Mark Synnott, a professional mountain guide and North Face athlete, led an expedition to Oman's rugged Musandam Peninsula with a team that included Alex Honnold and Hazel Findlay, two of the world's most talented young rock climbers.
(Read "Impossible Rock" in National Geographic magazine.)
Much of the climbing in Oman was deepwater soloing—ascending seaside cliffs without a rope—a relatively new form of the sport that Synnott describes in an interview this week with contributing writer Peter Miller.
What is deepwater soloing?
Deepwater soloing is basically free soloing, but you're doing it above water. Free soloing is rock climbing without a rope. A lot of non-climbers confuse it with free climbing. Free climbing is climbing a rock with your hands and feet, but you have a rope for protection in case you fall. When you free solo, falling is not an option.
But with deepwater soloing, you can safely fall.
Exactly. You can fall from heights where you could never fall over the ground. If you were to fall 30 feet and hit the ground, you could be dead. But if you fell 30 feet into water, you're pretty much fine.
Does that allow you to try more difficult climbing?
Yes, it lets you push yourself to your limits. I would be a perfect example of that. When I climb without a rope over land, I only do it to a level of difficulty below what I'm capable of. But if I go deepwater soloing, then I'm willing to climb right up to my ability or even beyond it. That's what's unique about it.
Does it feel different to solo over water?
It does. Whenever I've soloed over land, it was all about total control. You have to be 100 percent confident that you're going to succeed. But deepwater soloing's not like that at all. I was close to 100 percent confident that I was not going to succeed. As I was going up, I was thinking to myself, okay, I wonder where I'm falling off this thing. I wonder where I'm going to land. I wonder if I'm going to land on my back.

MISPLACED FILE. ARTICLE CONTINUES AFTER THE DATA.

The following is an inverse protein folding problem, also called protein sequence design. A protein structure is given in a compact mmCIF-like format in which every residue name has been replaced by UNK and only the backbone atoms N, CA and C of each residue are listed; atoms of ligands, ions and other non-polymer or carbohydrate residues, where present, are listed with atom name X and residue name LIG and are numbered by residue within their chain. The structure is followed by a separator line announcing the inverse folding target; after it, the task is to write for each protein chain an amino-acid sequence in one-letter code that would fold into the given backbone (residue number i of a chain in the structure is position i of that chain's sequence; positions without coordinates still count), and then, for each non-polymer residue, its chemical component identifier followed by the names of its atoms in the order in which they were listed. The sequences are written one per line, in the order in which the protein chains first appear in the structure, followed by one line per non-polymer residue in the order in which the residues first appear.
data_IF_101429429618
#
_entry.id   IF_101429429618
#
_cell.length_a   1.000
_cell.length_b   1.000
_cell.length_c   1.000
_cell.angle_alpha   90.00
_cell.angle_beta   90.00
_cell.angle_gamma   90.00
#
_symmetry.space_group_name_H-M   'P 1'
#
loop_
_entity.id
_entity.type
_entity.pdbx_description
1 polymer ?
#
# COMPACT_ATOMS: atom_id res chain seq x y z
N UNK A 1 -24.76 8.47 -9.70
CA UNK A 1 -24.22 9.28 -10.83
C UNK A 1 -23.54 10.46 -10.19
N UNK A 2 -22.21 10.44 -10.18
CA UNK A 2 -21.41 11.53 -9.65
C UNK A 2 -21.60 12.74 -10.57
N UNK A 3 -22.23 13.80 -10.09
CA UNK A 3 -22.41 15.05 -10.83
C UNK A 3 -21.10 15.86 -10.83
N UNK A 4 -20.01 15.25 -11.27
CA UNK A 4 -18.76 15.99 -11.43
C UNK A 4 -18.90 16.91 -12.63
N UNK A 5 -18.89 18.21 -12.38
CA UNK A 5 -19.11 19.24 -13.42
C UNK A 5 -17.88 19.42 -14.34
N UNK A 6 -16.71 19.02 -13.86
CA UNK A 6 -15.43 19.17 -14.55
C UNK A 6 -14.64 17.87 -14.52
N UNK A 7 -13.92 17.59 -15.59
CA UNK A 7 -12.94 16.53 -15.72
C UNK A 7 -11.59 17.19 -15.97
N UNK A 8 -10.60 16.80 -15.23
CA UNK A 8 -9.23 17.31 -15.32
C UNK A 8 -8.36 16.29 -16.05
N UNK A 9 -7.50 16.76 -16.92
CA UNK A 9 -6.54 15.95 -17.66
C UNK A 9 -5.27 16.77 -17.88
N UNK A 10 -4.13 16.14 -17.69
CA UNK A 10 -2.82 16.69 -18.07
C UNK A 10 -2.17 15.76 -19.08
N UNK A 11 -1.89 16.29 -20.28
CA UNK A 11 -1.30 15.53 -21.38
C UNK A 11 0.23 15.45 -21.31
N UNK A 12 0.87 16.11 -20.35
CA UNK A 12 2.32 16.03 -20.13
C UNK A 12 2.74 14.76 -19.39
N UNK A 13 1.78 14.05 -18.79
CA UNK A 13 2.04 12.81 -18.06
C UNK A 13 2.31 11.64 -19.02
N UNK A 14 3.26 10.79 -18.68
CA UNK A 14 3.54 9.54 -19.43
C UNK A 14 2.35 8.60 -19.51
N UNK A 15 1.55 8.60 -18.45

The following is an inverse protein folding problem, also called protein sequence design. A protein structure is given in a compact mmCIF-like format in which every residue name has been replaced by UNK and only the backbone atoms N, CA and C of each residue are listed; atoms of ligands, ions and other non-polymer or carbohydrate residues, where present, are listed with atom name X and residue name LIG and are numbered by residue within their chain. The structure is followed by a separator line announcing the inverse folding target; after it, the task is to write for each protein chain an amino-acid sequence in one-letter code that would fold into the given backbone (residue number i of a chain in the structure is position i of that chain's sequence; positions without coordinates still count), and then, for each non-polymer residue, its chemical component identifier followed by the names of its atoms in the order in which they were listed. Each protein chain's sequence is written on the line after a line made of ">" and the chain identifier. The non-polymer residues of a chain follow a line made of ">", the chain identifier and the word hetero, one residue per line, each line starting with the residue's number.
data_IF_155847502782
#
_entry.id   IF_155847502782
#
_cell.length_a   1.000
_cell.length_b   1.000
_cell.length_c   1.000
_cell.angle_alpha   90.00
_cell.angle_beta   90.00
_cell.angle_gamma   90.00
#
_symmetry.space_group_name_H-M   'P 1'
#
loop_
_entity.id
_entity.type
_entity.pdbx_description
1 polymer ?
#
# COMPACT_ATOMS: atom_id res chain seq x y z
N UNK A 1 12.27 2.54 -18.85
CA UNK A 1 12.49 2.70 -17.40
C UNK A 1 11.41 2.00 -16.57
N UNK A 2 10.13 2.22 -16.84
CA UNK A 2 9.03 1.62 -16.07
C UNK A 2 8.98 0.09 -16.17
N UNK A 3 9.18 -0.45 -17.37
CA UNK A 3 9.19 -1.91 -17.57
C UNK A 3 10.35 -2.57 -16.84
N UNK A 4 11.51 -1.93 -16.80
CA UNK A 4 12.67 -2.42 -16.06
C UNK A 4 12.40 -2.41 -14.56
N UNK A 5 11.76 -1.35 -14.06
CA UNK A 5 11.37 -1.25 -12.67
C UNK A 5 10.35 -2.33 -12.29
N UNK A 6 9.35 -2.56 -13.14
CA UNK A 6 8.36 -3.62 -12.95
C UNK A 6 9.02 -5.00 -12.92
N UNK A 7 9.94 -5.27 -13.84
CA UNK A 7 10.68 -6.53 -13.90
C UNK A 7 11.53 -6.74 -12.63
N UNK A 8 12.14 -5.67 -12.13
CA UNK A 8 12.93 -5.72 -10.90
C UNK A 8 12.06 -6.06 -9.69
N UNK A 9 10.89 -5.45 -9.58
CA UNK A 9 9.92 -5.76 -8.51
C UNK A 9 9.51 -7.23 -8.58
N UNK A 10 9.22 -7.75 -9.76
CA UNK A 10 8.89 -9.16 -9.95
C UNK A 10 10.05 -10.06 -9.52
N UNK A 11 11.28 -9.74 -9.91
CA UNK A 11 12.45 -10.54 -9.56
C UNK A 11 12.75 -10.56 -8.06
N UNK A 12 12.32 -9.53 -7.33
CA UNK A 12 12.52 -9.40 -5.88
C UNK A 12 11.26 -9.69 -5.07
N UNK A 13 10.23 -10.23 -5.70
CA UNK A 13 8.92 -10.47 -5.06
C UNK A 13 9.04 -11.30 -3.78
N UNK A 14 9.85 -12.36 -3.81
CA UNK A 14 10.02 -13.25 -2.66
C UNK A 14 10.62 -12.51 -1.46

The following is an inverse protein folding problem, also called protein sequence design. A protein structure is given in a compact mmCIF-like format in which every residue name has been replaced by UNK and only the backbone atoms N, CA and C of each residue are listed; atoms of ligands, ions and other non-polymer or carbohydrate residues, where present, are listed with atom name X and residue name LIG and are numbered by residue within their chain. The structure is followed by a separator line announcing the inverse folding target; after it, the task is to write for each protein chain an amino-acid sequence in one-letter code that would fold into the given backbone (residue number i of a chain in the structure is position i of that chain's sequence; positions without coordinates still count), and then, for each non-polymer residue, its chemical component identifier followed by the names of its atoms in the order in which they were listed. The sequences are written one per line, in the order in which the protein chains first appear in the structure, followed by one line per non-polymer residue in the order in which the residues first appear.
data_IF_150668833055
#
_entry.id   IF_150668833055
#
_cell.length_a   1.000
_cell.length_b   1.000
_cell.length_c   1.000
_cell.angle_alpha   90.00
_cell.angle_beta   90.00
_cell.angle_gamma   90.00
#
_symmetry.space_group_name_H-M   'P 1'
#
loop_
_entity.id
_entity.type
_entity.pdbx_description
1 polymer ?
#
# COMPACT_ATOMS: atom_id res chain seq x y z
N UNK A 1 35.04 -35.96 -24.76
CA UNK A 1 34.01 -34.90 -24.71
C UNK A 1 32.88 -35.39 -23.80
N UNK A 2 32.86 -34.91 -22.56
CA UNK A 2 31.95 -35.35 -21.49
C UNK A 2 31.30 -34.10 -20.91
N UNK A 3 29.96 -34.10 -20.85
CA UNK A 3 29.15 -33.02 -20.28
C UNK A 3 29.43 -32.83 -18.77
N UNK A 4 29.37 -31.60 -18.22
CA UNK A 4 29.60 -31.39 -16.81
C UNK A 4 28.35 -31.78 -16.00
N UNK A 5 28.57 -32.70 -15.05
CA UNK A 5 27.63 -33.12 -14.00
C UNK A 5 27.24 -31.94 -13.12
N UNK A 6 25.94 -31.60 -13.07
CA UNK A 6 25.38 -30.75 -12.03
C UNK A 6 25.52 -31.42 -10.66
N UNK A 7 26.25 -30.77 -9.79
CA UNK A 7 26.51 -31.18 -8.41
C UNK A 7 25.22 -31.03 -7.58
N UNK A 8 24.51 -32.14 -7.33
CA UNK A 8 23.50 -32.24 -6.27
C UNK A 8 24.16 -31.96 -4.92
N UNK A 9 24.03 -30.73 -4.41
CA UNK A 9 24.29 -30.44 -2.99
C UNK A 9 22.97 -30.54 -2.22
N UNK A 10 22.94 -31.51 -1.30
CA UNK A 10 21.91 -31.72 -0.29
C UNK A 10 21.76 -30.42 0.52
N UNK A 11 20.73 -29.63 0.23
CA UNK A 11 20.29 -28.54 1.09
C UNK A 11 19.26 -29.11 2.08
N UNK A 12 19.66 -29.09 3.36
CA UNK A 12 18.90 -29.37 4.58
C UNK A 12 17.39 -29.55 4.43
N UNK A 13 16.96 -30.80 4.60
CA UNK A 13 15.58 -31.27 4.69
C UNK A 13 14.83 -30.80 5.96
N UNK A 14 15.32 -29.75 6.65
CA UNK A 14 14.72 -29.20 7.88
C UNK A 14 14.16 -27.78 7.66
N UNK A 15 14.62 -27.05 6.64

What did it feel like when you fell?
It was scary. Typically, when you're deepwater soloing, you're climbing beneath an overhang and you're upside down. If your handholds break or you slip off and you're not ready to swing your feet out, you land on your back. That was really scary for me.
Scarier than falling with a rope?
Yeah, much scarier. Falling with a rope can be scary if there's something you're going to hit. But if it's a clean fall and you have the right belayer, you fall in a controlled way. It's like a little bungee jump. It doesn't really hurt you.
What made Oman a good place for deepwater soloing?
We estimated there was something like 100 to 150 miles of coastline on the Musandam Peninsula that were essentially all cliffs coming out of the ocean. That's a lot. You can put in ten new routes in a span of 50 feet. Think about 100 miles of that, how many new climbs there could be.
Did you do a lot of new routes there?
Yeah, a lot of the climbs had never been done before. We didn't know what the difficulty would be, whether the holds would break off. But for a lot of climbers, like Alex, Hazel, and me, finding rocks that people haven't climbed before is the ultimate adventure in climbing.